Editor’s note: Two of our regular WHAT LOOKS GOOD writers, Chris Murman and Paul Brian McCoy, have had to step away from the column, but not the site.
Don’t worry though, Matt Spatola will still be providing you with his brand of WHAT LOOKS GOOD goodness every third week.
Because of this assignment shuffling, Comics Bulletin is running a series of pilot entries from writers who are being considering for the column. Next up is Kyle Garret.
Please take a moment to give Kyle some feedback on his column over at the message board, and come back next week for another fresh young face!
I have to wonder: is this what it was like twenty-five and a half years ago?
In March of 1986, DC published the final issue of Crisis on Infinite Earths, the book that would relaunch their entire line with revamped, simpler continuity. That final issue would cap off a history of nearly 50 years.
It had to have been different back them. After all, there was at least an element of surprise – without the internet, fans probably had little information to go on as to what changes were coming. That’s actually kind of a pleasant thought, the idea of being surprised by the content of your favorite comic book.
I also can’t imagine people looked at the DC revamp in broad terms. This was about DC improving their sales; the future of the entire industry never played into it, unlike with the coming relaunch.
How much could they really have known twenty-five and a half years ago?
Today, we know a lot. The week after this, DC will publish only two comics, the finale of their universe altering story, Flashpoint and the first issue of the new era, Justice League #1. Here’s what this means: this is the last week of the DC Universe as we know it. The titles that come out this Wednesday from DC are the last books of a twenty-five and a half year era.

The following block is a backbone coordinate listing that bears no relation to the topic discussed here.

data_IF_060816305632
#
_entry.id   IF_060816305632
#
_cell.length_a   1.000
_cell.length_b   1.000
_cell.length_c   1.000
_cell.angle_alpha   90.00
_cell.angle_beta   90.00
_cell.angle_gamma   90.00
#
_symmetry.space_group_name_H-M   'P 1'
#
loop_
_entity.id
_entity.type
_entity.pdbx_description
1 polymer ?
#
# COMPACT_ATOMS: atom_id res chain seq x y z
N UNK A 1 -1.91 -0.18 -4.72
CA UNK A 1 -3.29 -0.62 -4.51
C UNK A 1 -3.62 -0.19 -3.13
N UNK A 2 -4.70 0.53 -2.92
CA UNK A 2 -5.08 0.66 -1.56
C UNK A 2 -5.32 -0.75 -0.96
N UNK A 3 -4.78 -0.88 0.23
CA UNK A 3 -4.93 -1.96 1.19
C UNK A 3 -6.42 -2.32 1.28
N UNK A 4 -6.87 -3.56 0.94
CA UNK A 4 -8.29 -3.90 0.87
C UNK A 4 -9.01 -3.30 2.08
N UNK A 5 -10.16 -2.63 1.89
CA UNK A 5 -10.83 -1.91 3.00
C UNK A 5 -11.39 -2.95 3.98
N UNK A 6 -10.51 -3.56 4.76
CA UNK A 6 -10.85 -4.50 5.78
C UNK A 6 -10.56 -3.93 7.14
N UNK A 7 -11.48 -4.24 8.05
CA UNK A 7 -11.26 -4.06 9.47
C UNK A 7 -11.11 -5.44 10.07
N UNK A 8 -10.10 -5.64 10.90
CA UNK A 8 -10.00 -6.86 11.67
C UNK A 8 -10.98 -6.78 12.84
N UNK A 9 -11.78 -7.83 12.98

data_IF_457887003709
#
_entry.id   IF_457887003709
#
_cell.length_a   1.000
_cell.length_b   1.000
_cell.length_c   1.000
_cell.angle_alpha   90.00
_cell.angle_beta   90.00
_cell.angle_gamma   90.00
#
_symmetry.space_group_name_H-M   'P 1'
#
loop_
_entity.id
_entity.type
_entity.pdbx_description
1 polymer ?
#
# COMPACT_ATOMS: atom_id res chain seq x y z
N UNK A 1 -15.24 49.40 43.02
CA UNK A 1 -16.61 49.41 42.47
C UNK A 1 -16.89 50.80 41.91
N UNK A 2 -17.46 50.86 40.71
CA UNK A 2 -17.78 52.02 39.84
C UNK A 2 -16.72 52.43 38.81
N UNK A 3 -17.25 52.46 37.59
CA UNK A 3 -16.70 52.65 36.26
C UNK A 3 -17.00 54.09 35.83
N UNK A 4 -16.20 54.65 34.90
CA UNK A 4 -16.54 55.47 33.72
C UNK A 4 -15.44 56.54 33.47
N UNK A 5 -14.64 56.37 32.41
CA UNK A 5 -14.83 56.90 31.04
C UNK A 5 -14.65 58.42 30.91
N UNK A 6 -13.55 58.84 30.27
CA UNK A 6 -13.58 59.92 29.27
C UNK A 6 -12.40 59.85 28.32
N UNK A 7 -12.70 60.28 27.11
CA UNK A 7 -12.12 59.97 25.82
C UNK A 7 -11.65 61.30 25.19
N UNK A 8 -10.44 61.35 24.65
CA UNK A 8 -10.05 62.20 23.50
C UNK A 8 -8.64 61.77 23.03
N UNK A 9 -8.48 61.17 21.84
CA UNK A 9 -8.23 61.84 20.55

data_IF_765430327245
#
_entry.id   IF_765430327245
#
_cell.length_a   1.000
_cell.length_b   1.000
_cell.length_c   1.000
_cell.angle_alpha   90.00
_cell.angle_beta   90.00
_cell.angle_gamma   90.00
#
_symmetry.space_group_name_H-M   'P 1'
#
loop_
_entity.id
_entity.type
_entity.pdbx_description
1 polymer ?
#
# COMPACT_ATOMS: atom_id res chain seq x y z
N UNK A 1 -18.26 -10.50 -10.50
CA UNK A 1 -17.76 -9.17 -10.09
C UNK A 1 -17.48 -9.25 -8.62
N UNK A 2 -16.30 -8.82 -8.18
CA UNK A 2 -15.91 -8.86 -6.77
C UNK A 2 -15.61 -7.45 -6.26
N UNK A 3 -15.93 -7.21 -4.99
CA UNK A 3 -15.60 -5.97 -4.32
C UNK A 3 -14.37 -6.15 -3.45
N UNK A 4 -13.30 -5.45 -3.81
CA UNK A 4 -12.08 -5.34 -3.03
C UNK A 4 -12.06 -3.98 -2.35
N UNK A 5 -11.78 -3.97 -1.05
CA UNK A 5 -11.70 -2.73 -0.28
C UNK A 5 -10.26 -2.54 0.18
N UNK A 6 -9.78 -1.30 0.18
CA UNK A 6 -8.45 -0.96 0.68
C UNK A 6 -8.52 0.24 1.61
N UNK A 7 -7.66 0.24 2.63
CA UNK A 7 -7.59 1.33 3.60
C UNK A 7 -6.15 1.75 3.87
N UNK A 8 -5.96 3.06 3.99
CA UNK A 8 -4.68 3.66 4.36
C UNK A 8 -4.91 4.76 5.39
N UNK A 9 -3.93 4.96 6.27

So, at this moment in history, what looks good in the world of comic books this week? That’s easy: indie books.
Whether they’re legitimately interested in all of them, think they’ll be worth something someday, or are sadists who plan on reviewing every issue (*cough*me*cough*), a lot of people are going to be buying all of the new #1’s from DC. Even those who aren’t buying all of them are most likely increasing the number of DC books they buy. Basically, the percentage of every dollar from the comic buying public that goes to DC books is going to increase, probably by a lot.
Sure, Marvel might lose a few sales here and there because of this, but it’s not going to be anything that will do any real damage to them. But a few sales here and there are a big deal to indie books. They can mean the difference between survival and cancellation.
So before we head into the insanity that is the DC relaunch, let’s take a step back and think about those we might be turning our backs on, and maybe try to do something good for them so they can survive the coming lean month. Besides, all those superhero comics are going to overload anyone, so having a few palette cleansers would be nice.
Dungeons and Dragons #10 $3.99 (John Rogers & Andrea Di Vito)
IDW’s regular Dungeons and Dragons series features the one thing that all those fantasy fiction books are missing: fun. Writer John Moore understands that part of the joy of pretending to be an adventurer is that you actually go on adventures – swashbuckling adventures, be it on land or sea. Moore’s also not afraid to delve deeply into the wide world of sword and sorcery, or the world of gaming, for that matter. But it’s the fun of this book that makes it enjoyable.